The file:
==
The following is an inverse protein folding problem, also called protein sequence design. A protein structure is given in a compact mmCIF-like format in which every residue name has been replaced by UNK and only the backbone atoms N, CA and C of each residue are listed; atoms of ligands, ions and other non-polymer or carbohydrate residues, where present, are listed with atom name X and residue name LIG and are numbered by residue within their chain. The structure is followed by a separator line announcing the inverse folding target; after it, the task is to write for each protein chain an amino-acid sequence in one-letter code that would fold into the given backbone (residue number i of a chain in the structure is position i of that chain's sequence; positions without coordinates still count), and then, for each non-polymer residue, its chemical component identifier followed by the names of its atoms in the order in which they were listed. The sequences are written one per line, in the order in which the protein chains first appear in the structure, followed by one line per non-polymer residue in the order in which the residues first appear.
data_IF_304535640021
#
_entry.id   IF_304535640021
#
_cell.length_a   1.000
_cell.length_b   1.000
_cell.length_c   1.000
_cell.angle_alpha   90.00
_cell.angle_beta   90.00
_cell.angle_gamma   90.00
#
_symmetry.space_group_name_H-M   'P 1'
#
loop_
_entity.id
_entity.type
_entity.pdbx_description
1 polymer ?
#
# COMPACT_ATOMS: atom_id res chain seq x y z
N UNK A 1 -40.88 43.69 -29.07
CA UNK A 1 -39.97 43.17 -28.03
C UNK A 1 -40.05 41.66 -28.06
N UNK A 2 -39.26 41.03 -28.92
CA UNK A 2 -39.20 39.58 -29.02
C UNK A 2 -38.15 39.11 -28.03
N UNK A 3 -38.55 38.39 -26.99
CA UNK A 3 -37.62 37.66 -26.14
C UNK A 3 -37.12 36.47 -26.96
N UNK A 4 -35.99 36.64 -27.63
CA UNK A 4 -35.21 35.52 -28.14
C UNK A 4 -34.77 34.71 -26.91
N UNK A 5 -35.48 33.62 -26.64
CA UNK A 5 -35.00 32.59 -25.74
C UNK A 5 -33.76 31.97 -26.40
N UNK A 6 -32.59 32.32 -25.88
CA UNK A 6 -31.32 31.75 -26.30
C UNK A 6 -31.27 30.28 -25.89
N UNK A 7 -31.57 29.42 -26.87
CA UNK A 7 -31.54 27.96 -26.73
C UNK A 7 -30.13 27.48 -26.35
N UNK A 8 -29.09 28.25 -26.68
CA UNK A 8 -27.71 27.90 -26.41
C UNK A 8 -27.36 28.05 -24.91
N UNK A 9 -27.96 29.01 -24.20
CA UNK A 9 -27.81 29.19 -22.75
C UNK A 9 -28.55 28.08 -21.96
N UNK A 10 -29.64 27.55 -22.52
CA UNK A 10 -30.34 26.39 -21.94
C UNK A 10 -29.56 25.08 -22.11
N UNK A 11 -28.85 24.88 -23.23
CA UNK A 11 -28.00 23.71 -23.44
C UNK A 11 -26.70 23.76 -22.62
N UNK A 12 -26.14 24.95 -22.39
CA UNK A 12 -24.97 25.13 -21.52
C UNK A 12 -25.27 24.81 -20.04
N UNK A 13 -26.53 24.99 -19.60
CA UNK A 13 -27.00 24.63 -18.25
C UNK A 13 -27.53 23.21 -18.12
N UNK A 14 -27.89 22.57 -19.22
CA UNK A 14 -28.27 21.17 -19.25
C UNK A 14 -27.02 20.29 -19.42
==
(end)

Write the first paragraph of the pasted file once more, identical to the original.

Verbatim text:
The following is an inverse protein folding problem, also called protein sequence design. A protein structure is given in a compact mmCIF-like format in which every residue name has been replaced by UNK and only the backbone atoms N, CA and C of each residue are listed; atoms of ligands, ions and other non-polymer or carbohydrate residues, where present, are listed with atom name X and residue name LIG and are numbered by residue within their chain. The structure is followed by a separator line announcing the inverse folding target; after it, the task is to write for each protein chain an amino-acid sequence in one-letter code that would fold into the given backbone (residue number i of a chain in the structure is position i of that chain's sequence; positions without coordinates still count), and then, for each non-polymer residue, its chemical component identifier followed by the names of its atoms in the order in which they were listed. The sequences are written one per line, in the order in which the protein chains first appear in the structure, followed by one line per non-polymer residue in the order in which the residues first appear.